The Navy, Air Force and Marine Corps also achieved those goals at a time when the 1.4-million-person armed forces is under intense deployment pressures because of the global war on terrorism.

    The Army did suffer setbacks in the government's fiscal 2004. The National Guard will miss its recruiting goal of 56,000. It had signed up only 43,827 by Aug. 31. Critics say frequent call-ups and 12-month deployments are driving prospects away, but the Army cites the fact that more soldiers are being kept on active duty, which means they are not available for Guard recruiters.


    On the retention front, both the Guard and Army reserves will miss targets slightly — by 1 percent and 3 percent, respectively, the Army projects.

    But overall, the Army brass say they are pleased at 100 percent-plus retention rates for enlisted active-duty soldiers, especially in its 10 active-combat divisions, which have seen some of the bloodiest combat in Iraq cities such as Najaf, Baghdad and Sammara. The goal of retaining 56,100 will be exceeded by about 800 soldiers.

    On new recruits heading to basic training, the target of 77,000 was exceeded 10 days ago by a margin of 47 inductees.


    "It goes completely against the conventional wisdom. But it's true," said Lt. Col. Bryan Hilferty, an Army spokesman at the Pentagon. "We understand that we need to continue to show good leadership and focus resources to get citizens to enlist and to re-enlist. But we're doing it."


    Democratic presidential nominee Sen. John Kerry and other party members have contended that the war is putting so much stress on the force that President Bush will be forced to reinstitute the draft — a scenario denied by Defense Secretary Donald H. Rumsfeld.


    Keeping the Army ranks filled comes with financial and manpower costs.

    The Army has relied on a procedure known as "stop-loss" to keep soldier specialists on active duty who might otherwise return to civilian life. It also has recalled soldiers from the Individual Ready Reserve to increase overall manpower levels.

    These types of moves, plus yearlong deployments in Iraq and Afghanistan, has the Pentagon closely watching the Army — the nation's largest land force — more than the other military branches.

    As an inducement, the Army also has increased re-enlistment bonuses and made them tax-free if a soldier signs up in a combat zone.
    In other end-of-the year benchmarks:

    •The Marine Corps, whose amphibious units have fought in Afghanistan and patrol the notorious Anbar Province in Iraq, says it is on track to meet a goal of 36,773 recruits this fiscal year.

    •The Air Force three months ago exceeded a goal of retaining 55 percent of first-termers, garnering 68 percent. In fact, the branch is 20,000 over its budget-authorized personnel strength and is transferring some airmen to the Army.


    Air Force spokeswoman Jennifer Stephens attributed the sign-up rate to patriotism, the civilian job market and job satisfaction.


    "These are all trends we are seeing," she said. Edgar Castillo, spokesman for Air Force Recruit Services at Randolph Air Force Base in San Antonio, said the branch actually is slashing accessions from 34,080 this year to 24,000 next year. "There are people right now that want to join that we can't accommodate," Mr. Castillo said.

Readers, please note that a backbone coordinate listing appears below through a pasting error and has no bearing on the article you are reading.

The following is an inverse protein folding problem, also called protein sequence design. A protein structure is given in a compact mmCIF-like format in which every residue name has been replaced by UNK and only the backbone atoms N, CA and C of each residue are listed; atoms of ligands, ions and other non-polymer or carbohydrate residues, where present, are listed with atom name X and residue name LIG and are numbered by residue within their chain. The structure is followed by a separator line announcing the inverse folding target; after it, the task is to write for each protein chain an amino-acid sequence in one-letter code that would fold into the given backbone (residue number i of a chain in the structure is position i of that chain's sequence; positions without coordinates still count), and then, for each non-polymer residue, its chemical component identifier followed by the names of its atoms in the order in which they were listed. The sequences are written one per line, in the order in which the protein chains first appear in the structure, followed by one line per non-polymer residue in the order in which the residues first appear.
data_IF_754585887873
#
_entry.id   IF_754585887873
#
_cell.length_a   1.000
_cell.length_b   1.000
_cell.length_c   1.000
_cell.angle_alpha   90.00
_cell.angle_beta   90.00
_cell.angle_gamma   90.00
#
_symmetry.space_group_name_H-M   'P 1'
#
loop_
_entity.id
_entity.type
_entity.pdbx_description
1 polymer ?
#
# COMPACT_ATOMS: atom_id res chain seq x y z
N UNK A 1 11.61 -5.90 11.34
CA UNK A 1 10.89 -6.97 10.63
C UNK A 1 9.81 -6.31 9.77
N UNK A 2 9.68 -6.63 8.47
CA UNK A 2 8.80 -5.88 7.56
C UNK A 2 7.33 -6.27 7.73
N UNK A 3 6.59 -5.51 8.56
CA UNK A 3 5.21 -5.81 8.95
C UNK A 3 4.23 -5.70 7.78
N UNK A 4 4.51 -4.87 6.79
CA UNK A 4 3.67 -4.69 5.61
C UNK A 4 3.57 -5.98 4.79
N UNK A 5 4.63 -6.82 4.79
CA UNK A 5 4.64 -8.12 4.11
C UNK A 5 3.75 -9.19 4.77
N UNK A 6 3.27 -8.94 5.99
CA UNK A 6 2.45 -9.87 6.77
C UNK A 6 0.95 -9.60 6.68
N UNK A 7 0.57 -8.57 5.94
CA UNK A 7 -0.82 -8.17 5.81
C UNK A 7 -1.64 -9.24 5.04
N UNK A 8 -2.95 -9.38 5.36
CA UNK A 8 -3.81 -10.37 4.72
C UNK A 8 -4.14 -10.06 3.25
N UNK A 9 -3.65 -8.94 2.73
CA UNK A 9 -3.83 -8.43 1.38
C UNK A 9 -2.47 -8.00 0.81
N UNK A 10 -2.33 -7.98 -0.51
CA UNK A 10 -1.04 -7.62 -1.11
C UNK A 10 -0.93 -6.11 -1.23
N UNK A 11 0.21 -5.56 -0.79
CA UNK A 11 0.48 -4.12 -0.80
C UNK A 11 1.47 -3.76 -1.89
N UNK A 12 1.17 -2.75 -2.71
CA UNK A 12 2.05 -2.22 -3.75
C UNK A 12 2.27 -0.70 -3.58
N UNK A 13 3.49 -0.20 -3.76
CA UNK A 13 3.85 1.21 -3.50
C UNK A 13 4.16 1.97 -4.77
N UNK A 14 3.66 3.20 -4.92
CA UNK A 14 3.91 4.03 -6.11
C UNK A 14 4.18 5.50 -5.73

•The Navy will meet its marker of 39,700 enlisted recruits, as it has for every year in recent memory, except 1998. The branch might miss the goal for 11,000 new naval reservists, partly because active duty retention rates are so high the pool of available recruits is shrinking for certain skills.

    [url]http://www.washtimes.com/national/20040930-122138-5753r.htm[/url]

  10. #10
    [QUOTE=pope]This statement is so true and so very sad.

    "The ugly truth is that much of the media only cares about our soldiers when they're dead or crippled. That's a story".[/QUOTE]
    Bitonti is media? I didn't know that. Hmm.

  11. #11
    [QUOTE=sackdance]Bitonti is media? I didn't know that. Hmm.[/QUOTE]

    your an a$$hole. I have family over there right now and I care very deeply.

  12. #12
    [QUOTE=bitonti]your an a$$hole. I have family over there right now and I care very deeply.[/QUOTE]
    Oh, BS. I have family and friends over there and I've never even thought the way you post. "It's all lost" "we're doomed" "on the verge of civil war" - BS!

    One thing I know, is that your "family" over there isn't telling you about this impending civil war you moon on about. It was impending last month and the month before and the month before that, too. There is lots of good news that comes out of Iraq, like this from Central Command (only newsmax.com will bother reporting progress - everyone else wants to cry for Cindy)

    [url]http://www.newsmax.com/archives/ic/2005/8/23/101534.shtml[/url]

    Care very deeply my ***! If you're not a ghoul, you sure post like one. You bend over backwards to call the mission over there a failure. I don't think "family" appreciates that.

  13. #13
    [QUOTE=sackdance]Oh, BS. I have family and friends over there and I've never even thought the way you post. "It's all lost" "we're doomed" "on the verge of civil war" - BS!

    One thing I know, is that your "family" over there isn't telling you about this impending civil war you moon on about. It was impending last month and the month before and the month before that, too. There is lots of good news that comes out of Iraq, like this from Central Command (only newsmax.com will bother reporting progress - everyone else wants to cry for Cindy)

    [url]http://www.newsmax.com/archives/ic/2005/8/23/101534.shtml[/url]

    Care very deeply my ***! If you're not a ghoul, you sure post like one. You bend over backwards to call the mission over there a failure. I don't think "family" appreciates that.[/QUOTE]

    quick question, how in the hell does anybody appreciate you?

  14. #14
    [QUOTE=sackdance]
    There is lots of good news that comes out of Iraq, like this from Central Command (only newsmax.com will bother reporting progress - everyone else wants to cry for Cindy)
    [/QUOTE]